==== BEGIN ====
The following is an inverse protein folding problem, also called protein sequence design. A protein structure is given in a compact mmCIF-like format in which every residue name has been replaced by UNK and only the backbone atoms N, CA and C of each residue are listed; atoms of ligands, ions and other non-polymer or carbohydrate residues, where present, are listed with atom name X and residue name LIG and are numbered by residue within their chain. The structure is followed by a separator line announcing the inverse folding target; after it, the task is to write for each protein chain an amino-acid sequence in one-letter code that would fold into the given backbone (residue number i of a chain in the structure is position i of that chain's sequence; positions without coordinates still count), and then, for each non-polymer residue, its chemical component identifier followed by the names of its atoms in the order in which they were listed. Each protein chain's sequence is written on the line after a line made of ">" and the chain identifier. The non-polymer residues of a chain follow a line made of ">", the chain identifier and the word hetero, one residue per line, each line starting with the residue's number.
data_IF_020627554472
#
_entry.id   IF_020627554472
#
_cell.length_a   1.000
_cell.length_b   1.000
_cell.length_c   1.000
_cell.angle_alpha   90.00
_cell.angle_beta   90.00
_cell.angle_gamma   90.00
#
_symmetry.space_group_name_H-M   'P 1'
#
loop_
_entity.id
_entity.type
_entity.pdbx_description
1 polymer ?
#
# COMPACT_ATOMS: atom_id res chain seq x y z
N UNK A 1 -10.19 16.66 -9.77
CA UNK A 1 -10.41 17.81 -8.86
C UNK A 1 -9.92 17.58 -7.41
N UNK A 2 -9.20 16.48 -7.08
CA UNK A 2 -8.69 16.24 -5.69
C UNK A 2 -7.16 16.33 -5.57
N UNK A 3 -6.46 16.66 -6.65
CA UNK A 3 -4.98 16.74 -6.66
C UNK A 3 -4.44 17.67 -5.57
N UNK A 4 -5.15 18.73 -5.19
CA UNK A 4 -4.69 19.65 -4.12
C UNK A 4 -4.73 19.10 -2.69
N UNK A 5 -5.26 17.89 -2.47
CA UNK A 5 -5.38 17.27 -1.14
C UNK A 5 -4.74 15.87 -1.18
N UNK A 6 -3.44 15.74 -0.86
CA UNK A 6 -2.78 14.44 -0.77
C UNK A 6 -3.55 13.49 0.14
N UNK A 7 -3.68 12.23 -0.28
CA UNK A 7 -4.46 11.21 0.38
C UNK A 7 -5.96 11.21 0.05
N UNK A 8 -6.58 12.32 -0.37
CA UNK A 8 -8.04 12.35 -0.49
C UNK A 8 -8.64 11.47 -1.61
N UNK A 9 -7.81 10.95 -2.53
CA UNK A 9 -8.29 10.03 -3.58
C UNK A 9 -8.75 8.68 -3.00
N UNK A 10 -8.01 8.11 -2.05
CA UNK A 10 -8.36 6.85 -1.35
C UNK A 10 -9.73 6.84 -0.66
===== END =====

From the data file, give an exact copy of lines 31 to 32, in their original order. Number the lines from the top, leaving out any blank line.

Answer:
N UNK A 4 -5.15 18.73 -5.19
CA UNK A 4 -4.69 19.65 -4.12